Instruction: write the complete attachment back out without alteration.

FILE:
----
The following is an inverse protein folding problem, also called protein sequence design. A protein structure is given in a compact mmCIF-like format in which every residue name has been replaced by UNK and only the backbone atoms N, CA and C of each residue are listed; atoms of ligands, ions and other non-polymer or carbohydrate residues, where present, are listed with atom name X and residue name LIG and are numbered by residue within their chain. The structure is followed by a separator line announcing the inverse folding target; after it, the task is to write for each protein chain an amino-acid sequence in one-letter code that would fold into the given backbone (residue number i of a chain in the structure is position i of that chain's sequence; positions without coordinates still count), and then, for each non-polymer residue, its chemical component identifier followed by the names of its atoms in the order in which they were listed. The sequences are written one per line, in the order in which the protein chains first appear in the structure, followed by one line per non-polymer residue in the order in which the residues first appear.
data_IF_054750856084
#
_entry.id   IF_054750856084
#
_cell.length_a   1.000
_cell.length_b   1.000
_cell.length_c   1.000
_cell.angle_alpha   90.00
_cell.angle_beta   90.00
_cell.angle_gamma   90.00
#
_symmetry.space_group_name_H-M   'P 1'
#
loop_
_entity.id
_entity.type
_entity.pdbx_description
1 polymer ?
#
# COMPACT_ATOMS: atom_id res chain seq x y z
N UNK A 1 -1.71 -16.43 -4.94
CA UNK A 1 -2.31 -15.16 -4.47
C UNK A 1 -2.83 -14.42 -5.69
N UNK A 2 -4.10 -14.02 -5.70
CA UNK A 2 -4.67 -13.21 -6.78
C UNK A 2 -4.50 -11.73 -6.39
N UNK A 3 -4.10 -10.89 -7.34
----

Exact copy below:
The following is an inverse protein folding problem, also called protein sequence design. A protein structure is given in a compact mmCIF-like format in which every residue name has been replaced by UNK and only the backbone atoms N, CA and C of each residue are listed; atoms of ligands, ions and other non-polymer or carbohydrate residues, where present, are listed with atom name X and residue name LIG and are numbered by residue within their chain. The structure is followed by a separator line announcing the inverse folding target; after it, the task is to write for each protein chain an amino-acid sequence in one-letter code that would fold into the given backbone (residue number i of a chain in the structure is position i of that chain's sequence; positions without coordinates still count), and then, for each non-polymer residue, its chemical component identifier followed by the names of its atoms in the order in which they were listed. The sequences are written one per line, in the order in which the protein chains first appear in the structure, followed by one line per non-polymer residue in the order in which the residues first appear.
data_IF_054750856084
#
_entry.id   IF_054750856084
#
_cell.length_a   1.000
_cell.length_b   1.000
_cell.length_c   1.000
_cell.angle_alpha   90.00
_cell.angle_beta   90.00
_cell.angle_gamma   90.00
#
_symmetry.space_group_name_H-M   'P 1'
#
loop_
_entity.id
_entity.type
_entity.pdbx_description
1 polymer ?
#
# COMPACT_ATOMS: atom_id res chain seq x y z
N UNK A 1 -1.71 -16.43 -4.94
CA UNK A 1 -2.31 -15.16 -4.47
C UNK A 1 -2.83 -14.42 -5.69
N UNK A 2 -4.10 -14.02 -5.70
CA UNK A 2 -4.67 -13.21 -6.78
C UNK A 2 -4.50 -11.73 -6.39
N UNK A 3 -4.10 -10.89 -7.34